Apparently, in an earlier meeting, the U.S. told the representative of another country in such a meeting that Section 232 revolved around issues of national security, and was thus not available for review or capable of resolution by WTO dispute settlement.

Representatives of India and other nations raised several questions around the proposed tariffs. They claimed the additional duties constituted a “disguised safeguard” measure, as the U.S. Department of Defense had said that there was no threat to the country’s national security from steel and aluminum imports.

The U.S. delegation, on the other hand, maintained it was unable to share the reasons for the decisions under the Section 232 provisions. Delegates also wondered how countries such as Australia, Brazil, Korea and Argentina had been exempted from similar additional duties, and why these imports did not pose a national security threat to the U.S.

Clearly, unable to get much from the U.S. at this meeting, the only recourse the six nations may have is to approach the WTO with a request to establish a disputes settlement panel to rule against the U.S. measures.

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In March this year, the U.S. had also launched a challenge at the WTO against India’s export subsidies, arguing the programs give Indian companies an unfair advantage. The U.S. claimed these export subsidy programs harmed American workers by creating an uneven playing field on which they must compete.

Stock markets in the West react to peaks and troughs on the Shanghai stock market as if the market were a true indicator of the health of the Chinese economy. Shanghai has been down since talk of sanctions has spooked markets in China, Europe and the U.S.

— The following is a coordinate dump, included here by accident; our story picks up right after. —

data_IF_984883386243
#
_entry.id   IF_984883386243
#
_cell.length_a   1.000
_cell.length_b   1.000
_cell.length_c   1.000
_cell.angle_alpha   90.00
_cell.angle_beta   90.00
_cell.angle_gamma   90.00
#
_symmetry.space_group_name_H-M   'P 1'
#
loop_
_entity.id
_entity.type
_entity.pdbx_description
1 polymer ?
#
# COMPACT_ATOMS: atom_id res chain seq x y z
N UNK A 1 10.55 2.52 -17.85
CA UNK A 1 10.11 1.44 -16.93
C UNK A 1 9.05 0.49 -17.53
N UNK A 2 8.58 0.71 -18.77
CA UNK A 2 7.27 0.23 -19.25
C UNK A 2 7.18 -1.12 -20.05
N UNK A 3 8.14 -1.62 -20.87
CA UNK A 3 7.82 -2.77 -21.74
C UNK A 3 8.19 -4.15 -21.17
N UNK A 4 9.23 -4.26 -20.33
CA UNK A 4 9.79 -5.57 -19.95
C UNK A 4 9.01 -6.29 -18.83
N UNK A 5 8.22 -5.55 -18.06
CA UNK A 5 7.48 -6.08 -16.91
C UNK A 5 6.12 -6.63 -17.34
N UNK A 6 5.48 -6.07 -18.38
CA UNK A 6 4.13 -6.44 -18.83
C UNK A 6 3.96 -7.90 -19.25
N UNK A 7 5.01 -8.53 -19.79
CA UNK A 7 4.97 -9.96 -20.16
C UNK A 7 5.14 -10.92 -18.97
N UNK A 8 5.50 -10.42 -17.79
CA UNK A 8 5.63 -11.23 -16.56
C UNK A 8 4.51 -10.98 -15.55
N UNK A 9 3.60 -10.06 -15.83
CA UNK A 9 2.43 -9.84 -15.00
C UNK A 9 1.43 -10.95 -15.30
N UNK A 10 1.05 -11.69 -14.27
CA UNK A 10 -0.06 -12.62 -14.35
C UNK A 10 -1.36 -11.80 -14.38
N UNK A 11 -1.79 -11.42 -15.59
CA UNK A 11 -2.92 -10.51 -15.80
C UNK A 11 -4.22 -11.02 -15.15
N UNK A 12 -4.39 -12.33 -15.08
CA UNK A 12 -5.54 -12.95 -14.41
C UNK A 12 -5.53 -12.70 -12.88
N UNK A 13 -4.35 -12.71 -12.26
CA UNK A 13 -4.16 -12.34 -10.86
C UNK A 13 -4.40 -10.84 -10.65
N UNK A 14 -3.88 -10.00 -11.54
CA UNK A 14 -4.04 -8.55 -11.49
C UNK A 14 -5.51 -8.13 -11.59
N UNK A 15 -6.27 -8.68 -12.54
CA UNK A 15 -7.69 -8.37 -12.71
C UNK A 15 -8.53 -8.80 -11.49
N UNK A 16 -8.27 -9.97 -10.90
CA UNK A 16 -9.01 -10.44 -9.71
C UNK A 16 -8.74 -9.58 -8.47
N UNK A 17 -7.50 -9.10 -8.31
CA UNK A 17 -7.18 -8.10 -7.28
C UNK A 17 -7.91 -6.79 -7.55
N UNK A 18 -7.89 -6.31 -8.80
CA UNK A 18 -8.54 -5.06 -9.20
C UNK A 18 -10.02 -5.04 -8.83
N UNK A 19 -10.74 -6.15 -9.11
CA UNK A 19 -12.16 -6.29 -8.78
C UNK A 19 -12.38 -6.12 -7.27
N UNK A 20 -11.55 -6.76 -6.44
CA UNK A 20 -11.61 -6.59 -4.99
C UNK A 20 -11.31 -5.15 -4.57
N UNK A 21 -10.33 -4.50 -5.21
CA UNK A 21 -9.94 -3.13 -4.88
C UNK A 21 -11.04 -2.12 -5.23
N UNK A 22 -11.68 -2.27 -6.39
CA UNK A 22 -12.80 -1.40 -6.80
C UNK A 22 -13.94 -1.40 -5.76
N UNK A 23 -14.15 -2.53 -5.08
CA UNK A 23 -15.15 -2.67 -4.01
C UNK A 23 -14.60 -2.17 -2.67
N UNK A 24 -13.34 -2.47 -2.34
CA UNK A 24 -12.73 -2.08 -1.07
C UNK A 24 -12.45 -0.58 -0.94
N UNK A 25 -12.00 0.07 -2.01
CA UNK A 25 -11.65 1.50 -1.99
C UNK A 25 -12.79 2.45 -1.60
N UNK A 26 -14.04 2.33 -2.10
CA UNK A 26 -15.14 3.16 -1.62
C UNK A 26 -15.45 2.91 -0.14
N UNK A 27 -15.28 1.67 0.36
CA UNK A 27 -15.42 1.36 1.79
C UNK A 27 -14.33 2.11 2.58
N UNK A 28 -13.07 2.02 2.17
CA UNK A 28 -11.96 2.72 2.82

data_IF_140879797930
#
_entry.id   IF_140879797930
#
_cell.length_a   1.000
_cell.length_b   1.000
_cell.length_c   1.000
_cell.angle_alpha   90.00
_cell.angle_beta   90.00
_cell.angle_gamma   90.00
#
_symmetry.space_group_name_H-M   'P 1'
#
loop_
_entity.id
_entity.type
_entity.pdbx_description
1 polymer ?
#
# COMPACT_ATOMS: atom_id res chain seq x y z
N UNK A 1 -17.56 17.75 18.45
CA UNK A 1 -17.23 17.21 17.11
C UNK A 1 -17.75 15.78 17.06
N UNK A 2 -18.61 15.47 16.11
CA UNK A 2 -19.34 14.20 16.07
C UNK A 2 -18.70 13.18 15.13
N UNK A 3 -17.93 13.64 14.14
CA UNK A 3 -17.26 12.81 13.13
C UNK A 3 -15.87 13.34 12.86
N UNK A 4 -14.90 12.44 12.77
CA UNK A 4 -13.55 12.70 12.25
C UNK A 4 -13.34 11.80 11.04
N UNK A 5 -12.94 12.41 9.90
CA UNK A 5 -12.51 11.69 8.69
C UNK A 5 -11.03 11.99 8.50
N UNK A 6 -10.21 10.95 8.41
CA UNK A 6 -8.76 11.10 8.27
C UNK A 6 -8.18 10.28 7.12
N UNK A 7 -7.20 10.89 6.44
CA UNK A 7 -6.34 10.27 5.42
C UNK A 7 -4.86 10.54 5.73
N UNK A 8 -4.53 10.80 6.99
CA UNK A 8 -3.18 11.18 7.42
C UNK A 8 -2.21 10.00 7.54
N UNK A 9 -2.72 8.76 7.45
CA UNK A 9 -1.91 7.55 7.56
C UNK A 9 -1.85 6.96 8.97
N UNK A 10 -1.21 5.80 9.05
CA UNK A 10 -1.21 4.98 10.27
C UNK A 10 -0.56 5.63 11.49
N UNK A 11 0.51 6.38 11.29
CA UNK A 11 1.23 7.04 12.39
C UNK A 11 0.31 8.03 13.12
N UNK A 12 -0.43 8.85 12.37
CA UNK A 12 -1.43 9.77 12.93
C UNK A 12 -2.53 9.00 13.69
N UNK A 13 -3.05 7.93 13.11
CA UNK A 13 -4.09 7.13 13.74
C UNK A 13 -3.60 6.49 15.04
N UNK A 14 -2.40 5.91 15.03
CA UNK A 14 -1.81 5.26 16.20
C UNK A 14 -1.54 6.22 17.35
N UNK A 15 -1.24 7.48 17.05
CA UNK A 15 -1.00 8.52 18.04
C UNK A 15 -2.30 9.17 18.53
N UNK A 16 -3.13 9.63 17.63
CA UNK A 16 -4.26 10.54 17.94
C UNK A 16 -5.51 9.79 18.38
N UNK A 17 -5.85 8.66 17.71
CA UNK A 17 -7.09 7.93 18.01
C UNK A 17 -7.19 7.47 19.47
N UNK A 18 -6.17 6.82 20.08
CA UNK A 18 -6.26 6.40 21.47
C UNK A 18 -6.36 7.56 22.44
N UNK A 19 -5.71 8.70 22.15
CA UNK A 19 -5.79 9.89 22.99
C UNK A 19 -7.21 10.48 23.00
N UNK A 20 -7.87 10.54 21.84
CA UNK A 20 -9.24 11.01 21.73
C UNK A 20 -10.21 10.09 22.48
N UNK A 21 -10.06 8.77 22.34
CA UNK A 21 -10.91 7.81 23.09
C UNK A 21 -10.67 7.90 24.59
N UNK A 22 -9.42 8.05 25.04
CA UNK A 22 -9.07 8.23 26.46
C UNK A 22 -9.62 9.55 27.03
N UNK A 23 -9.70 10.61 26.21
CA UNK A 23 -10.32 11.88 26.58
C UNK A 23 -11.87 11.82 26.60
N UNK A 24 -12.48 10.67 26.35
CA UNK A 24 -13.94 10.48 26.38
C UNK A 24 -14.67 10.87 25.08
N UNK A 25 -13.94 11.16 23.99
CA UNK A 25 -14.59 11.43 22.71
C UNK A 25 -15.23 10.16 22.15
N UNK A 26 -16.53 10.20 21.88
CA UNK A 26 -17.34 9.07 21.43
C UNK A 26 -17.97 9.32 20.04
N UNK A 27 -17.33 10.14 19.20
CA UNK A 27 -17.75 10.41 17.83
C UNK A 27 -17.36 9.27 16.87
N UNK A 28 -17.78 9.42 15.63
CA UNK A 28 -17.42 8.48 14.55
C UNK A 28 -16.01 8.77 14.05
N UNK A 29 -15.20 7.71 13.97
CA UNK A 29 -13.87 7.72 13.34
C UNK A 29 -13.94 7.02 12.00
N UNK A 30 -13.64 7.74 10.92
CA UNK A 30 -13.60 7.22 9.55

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But in some parts of the world, where dependence on China is more than a simple +/- 0.1% of GDP, whole economies are reacting to the fear of a slowdown in China.

A recent Financial Times report details how the Aussie dollar has slumped 4.5% in just two weeks. Trade tensions have risen over investors’ fear for the prospects of the country’s largest trading partner, an indicator of how dependent has Australia become on China’s health and prosperity.

Likewise, copper, which for decades has been dubbed “Dr. Copper” for its supposed sensitivity to the health prospects for global growth, should maybe be renamed “Sino Copper” for the way in which it increasingly has become tied to the fortunes of one country (China) rather than the global economy.

After touching a four-year high of $7,348 a ton on June 7, copper has plunged 14%, or more than $1,000 to $6,303 a ton, the Financial Times reported, as investors fear a slowing China will be detrimental for copper demand later this year and next.

China is the world’s largest importer of copper, and Australia — the fifth-largest copper producer — is intimately tied to the world’s second-largest economy. China is its biggest customer, not just for copper but also for iron ore, coal, aluminum, bauxite and a range of other materials.

A follow-up article will analyze a wider range of metrics to better understand the state of the Chinese economy and to what extent the country’s growth trend for 2018 is a direct result of tariffs (compared to factors in play before April).

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What that will show is that China had much to contend with prior to tariffs and a trade war broke out. While massive foreign exchange reserves and a well-funded banking system means the economy is essentially sound, the current trade issues have come at a bad time for policymakers in Beijing and may partly explain the relatively restrained response from the authorities.

Falling aluminum prices over the last month have given rise to some asking if aluminum is now on a prolonged downward trend.

Tempting as it is to look at day-to-day movements, a more holistic analysis suggests otherwise.

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As a recent Reuters article suggests, April saw the Rusal-related sanctions effect lift prices dramatically. The supply market went into shock at the prospect of 6% of the Western world’s capacity being denied to the market by U.S. sanctions on Oleg Deripaska, blocking consumption of Rusal aluminum primary metal.